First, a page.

On 29 August 2010, in the community of Masojá Shucjá, municipality of Tila, in the Northern Zone of Chiapas, there was held a commemoration of the victims of conflict during the years 1995 and 1996–some from Masojá Shucjá, others from neighboring communities.  Some of the victims were buried, while others continue disappeared to date.

People from several communities of the municipality came to Masojá Shucjá to join the residents of the community in this act of memory.  After a celebration held in the church, all joined a rosary-prayer in the pantheon where, together with members of their family, lies Mateo Hernández López, ambushed and killed by Paz y Justicia while en route to his milpa in 1996.

Due to the recent rains and landslides experienced in recent days, not all the invited reached the community.  The absence of the Fray Bartolomé de Las Casas Center for Human Rights (CDHFBC) in particular was lamented, given that it is the CDHFBC that is taking the case before the Inter-American Court on Human Rights and that accompanies the community in its efforts of historical memory.  All the children of the community’s primary school attended the event, so that they come to know what it is that happened, and that it continues in impunity.  There it was explained that, although justice does not come from above, memory is a means by which to make justice from below.

On this occasion, not only was justice demanded for the victims of the conflict and their relatives, but also for the losses of possessions that occurred during that time.  As was claimed in a poster exhibited in the pantheon, “in the community of Masojá Shucjá, municipality of Tila, Chiapas, we demand that the possessions we lost during the time of conflict with Paz y Justicia and the bad government in the year 1996 be compensated”: 424 cattle, 23 horses,a number of farm-birds, and 20 burnt houses.

For more information (in Spanish):

Chiapas: 14 years after the forced disappearance of Minerva Pérez Torres by Paz y Justicia paramilitaries (30 June 2010)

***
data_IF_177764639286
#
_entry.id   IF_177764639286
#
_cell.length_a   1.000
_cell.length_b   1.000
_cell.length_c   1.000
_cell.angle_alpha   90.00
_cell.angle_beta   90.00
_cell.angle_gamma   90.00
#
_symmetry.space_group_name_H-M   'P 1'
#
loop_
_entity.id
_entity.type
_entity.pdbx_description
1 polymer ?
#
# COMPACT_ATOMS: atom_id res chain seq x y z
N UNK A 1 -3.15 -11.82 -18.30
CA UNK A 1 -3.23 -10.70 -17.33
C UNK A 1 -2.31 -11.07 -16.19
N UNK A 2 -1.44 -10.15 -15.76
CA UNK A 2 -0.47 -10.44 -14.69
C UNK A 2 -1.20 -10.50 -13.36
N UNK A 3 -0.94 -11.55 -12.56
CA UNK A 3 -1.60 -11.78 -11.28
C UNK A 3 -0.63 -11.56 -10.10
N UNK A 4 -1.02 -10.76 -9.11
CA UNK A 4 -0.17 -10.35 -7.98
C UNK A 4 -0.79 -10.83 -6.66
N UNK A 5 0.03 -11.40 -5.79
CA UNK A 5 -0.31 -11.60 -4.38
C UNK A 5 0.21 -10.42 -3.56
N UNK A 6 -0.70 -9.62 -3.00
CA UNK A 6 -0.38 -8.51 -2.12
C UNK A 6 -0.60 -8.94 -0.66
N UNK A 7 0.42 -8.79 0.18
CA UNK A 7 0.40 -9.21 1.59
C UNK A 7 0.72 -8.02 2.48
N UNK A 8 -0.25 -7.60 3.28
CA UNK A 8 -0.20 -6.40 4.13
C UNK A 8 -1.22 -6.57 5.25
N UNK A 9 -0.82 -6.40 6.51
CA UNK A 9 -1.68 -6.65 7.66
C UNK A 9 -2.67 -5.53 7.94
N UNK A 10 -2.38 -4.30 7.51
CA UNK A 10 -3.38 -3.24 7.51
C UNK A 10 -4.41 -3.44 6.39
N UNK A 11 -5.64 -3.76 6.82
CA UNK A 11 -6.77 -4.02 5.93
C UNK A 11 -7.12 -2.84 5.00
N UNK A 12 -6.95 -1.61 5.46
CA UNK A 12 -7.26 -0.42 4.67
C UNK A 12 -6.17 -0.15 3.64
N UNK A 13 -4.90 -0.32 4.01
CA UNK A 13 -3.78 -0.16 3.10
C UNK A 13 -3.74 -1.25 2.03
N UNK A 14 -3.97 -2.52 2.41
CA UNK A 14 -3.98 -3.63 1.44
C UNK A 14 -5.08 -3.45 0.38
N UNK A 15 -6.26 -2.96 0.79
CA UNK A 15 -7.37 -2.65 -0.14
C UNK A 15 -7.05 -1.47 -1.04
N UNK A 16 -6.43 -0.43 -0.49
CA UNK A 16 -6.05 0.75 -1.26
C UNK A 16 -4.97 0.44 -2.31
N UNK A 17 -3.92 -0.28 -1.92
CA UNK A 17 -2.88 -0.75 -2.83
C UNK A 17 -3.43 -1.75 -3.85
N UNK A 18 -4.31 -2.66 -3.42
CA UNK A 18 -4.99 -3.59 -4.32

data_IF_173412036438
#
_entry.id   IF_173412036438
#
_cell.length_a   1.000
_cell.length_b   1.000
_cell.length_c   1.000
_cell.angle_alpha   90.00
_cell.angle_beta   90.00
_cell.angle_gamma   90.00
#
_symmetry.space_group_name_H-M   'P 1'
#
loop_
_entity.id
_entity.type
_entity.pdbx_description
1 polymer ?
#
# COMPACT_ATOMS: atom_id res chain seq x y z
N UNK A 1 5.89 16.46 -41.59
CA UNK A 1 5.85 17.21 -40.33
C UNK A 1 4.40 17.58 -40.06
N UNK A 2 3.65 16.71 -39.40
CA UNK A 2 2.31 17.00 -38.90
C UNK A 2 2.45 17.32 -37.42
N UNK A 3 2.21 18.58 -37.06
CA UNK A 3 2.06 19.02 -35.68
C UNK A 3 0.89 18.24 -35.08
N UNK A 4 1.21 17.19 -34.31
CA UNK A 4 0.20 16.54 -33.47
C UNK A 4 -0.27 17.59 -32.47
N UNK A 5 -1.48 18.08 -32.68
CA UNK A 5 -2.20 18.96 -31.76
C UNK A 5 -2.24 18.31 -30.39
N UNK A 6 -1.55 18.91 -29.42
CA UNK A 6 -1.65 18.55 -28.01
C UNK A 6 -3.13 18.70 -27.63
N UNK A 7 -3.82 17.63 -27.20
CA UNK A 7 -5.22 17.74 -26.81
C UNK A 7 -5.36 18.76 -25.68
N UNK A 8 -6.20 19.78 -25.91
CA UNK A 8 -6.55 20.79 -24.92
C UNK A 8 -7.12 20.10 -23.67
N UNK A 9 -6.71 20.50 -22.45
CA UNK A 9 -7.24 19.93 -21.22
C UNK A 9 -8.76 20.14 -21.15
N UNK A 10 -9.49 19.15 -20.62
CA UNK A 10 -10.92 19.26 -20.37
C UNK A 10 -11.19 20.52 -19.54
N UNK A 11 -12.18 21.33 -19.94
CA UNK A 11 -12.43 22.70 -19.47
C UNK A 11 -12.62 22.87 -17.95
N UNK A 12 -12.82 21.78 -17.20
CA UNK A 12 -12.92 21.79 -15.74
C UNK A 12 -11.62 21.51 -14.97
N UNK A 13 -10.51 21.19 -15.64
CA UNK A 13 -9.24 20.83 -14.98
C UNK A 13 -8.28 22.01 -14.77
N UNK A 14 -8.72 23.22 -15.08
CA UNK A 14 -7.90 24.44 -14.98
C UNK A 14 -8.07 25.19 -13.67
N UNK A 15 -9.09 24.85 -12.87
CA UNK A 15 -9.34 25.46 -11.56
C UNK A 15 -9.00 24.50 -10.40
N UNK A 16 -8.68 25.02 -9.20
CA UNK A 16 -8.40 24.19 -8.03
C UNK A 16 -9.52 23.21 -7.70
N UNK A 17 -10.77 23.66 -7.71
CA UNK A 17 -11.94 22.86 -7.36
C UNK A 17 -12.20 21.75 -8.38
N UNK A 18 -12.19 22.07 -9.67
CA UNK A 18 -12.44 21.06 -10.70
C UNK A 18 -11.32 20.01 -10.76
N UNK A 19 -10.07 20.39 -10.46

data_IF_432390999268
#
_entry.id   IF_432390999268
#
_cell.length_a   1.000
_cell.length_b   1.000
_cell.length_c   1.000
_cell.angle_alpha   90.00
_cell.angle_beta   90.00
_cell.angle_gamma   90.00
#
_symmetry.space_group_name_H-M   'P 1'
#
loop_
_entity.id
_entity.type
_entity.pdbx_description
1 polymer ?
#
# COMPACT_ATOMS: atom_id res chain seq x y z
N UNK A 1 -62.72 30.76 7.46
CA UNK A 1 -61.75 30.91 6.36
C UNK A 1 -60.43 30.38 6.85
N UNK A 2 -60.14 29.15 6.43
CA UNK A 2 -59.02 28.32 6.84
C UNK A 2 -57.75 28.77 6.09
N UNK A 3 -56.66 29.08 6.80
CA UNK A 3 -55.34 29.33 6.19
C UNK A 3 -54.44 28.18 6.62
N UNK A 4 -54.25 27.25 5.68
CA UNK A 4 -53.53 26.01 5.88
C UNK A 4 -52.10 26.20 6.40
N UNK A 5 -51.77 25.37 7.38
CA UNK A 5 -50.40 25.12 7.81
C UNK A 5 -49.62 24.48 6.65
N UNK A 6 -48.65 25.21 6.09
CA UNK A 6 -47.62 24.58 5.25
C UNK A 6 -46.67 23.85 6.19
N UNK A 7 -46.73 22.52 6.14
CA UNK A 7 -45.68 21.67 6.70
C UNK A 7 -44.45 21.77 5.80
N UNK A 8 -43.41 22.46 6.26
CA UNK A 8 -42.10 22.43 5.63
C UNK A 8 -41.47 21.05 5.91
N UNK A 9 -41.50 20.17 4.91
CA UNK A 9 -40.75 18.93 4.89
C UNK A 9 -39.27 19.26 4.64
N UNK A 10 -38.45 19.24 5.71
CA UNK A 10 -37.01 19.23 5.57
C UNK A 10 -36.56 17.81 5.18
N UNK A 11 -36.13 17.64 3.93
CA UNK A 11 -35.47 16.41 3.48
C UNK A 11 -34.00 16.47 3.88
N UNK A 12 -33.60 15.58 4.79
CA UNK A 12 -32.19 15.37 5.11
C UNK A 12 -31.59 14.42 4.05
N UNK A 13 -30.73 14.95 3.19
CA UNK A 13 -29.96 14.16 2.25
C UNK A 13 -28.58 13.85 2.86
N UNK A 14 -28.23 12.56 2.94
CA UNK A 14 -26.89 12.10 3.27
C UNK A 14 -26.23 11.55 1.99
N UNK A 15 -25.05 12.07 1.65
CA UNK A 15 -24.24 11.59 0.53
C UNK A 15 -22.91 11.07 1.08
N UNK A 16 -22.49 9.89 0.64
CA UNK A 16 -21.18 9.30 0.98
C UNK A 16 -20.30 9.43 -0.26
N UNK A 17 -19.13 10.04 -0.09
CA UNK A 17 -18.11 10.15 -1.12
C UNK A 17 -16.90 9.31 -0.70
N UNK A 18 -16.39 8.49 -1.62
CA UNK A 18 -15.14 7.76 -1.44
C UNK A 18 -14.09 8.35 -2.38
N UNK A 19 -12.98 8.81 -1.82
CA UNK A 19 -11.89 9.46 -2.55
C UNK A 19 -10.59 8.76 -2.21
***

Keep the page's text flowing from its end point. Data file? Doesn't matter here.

Chiapas: commemoration of the victims of Paz y Justicia in Masojá Shucjá (3 September 2009)


Chiapas: Intimidation and polluting project in the municipality of Tila are denounced

July 9, 2010
Placas del PUDEE en Jolnixtie @ SIPAZ

Placas del PUDEE en Jolnixtie @ SIPAZ

On 24 June, there was released a public communiqué written by representatives of the organization Kichán Kichañob regarding the high electricity-prices that the Federal Electricity Commission (CFE) charges, as well as the CFE’s threats to cut off services.  For their part, representatives of the organization People United in Defense of Electricity (PUDEE) and ejidal authorities of the community Jolnixtie Section 1 warn in a communiqué released on 30 June about a drain-and-capture project for polluted water, one of the results of which would be that other waters in the area could be rendered no longer fit for human consumption.

According to the communiqué released by Kichán Kichañob’s representatives, the CFE is charging prices that do not correspond to consumption-levels on the part of the populaces of the communities of Limar, Nuevo Limar, Usipá, Cruz Palenque, and Jol-Ako, all of which find themselves in the zone below Tila.  The communiqué states that the CFE “intimidates us if we don’t pay” by means of use of the police and threatening mass electricity-cuts.  The representatives demand respect for their “right to resist by not paying these high prices.”

In Jolnixtie section 1, another community in the zone below Tila, representatives of PUDEE and ejidal authorities have denounced the proposed construction-project of an open-air drainage system in the neighboring community of Libertad Jolnixtie section 2 that would pollute the stream that passes through Jolnixtie section 1, “affecting kilometers of rivers, streams, springs, and aquifers, polluting the environment, and affecting the diverse plant and animal species that already threatened with extinction.  At the same time, we will [if the project proceeds] stop using our waters to prepare food, wash clothes, and bathe ourselves.  This development would affect more than a thousand families as well as pre-schools and primary schools.”  They explain that this project, promoted by the mayor of Tila, Limber Gutiérrez Gómez, is supported by the ejidal authorities of Libertad Jolnixtie section 2, along with people who identify themselves as part of the paramilitary group “Peace and Justice,” which is tied to the Institutional Revolutionary Party (PRI), the Party of Democratic Revolution (PRD), and Green-Ecologist Party (PVEM).  “This construction will affect a hectare of land cultivated by Mr. Francisco García Hernández, who was approached by paramilitary groups that uprooted fruit- and wood-trees that [Hernández] had had planted.  They insulted him and threatened to expel him from the community if he did not cease construction on his land.”  The ejidatarios have called on the appropriate authorities to cancel the project; they allege that they were never consulted about the project to begin with, in violation of the United Nations Declaration on the Rights of Indigenous Peoples and Convention 169 of the International Labor Organization (ILO).